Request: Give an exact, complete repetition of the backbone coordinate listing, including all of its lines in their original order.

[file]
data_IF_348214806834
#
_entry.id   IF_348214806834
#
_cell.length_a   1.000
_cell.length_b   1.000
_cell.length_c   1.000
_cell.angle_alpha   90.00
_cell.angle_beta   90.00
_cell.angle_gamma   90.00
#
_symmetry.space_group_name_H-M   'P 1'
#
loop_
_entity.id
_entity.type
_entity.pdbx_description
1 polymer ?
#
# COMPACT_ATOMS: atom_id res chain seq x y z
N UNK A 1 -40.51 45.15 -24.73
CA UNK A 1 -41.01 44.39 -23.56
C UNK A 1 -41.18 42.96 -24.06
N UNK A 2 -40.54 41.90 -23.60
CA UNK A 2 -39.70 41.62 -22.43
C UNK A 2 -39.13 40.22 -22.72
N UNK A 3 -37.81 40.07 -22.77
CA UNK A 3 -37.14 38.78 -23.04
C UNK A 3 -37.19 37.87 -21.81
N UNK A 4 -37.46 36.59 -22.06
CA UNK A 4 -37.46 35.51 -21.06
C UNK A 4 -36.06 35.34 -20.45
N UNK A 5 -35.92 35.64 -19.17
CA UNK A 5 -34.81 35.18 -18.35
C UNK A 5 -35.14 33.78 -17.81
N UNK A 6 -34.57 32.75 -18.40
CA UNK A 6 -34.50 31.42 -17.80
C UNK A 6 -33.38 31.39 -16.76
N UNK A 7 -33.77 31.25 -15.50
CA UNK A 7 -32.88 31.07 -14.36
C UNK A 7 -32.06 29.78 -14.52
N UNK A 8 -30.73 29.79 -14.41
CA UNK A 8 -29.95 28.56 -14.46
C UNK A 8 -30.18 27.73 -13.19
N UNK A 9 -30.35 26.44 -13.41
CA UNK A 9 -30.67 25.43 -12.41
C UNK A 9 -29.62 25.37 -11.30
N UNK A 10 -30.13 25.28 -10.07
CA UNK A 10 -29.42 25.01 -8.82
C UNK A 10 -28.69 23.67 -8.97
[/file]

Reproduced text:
data_IF_348214806834
#
_entry.id   IF_348214806834
#
_cell.length_a   1.000
_cell.length_b   1.000
_cell.length_c   1.000
_cell.angle_alpha   90.00
_cell.angle_beta   90.00
_cell.angle_gamma   90.00
#
_symmetry.space_group_name_H-M   'P 1'
#
loop_
_entity.id
_entity.type
_entity.pdbx_description
1 polymer ?
#
# COMPACT_ATOMS: atom_id res chain seq x y z
N UNK A 1 -40.51 45.15 -24.73
CA UNK A 1 -41.01 44.39 -23.56
C UNK A 1 -41.18 42.96 -24.06
N UNK A 2 -40.54 41.90 -23.60
CA UNK A 2 -39.70 41.62 -22.43
C UNK A 2 -39.13 40.22 -22.72
N UNK A 3 -37.81 40.07 -22.77
CA UNK A 3 -37.14 38.78 -23.04
C UNK A 3 -37.19 37.87 -21.81
N UNK A 4 -37.46 36.59 -22.06
CA UNK A 4 -37.46 35.51 -21.06
C UNK A 4 -36.06 35.34 -20.45
N UNK A 5 -35.92 35.64 -19.17
CA UNK A 5 -34.81 35.18 -18.35
C UNK A 5 -35.14 33.78 -17.81
N UNK A 6 -34.57 32.75 -18.40
CA UNK A 6 -34.50 31.42 -17.80
C UNK A 6 -33.38 31.39 -16.76
N UNK A 7 -33.77 31.25 -15.50
CA UNK A 7 -32.88 31.07 -14.36
C UNK A 7 -32.06 29.78 -14.52
N UNK A 8 -30.73 29.79 -14.41
CA UNK A 8 -29.95 28.56 -14.46
C UNK A 8 -30.18 27.73 -13.19
N UNK A 9 -30.35 26.44 -13.41
CA UNK A 9 -30.67 25.43 -12.41
C UNK A 9 -29.62 25.37 -11.30
N UNK A 10 -30.13 25.28 -10.07
CA UNK A 10 -29.42 25.01 -8.82
C UNK A 10 -28.69 23.67 -8.97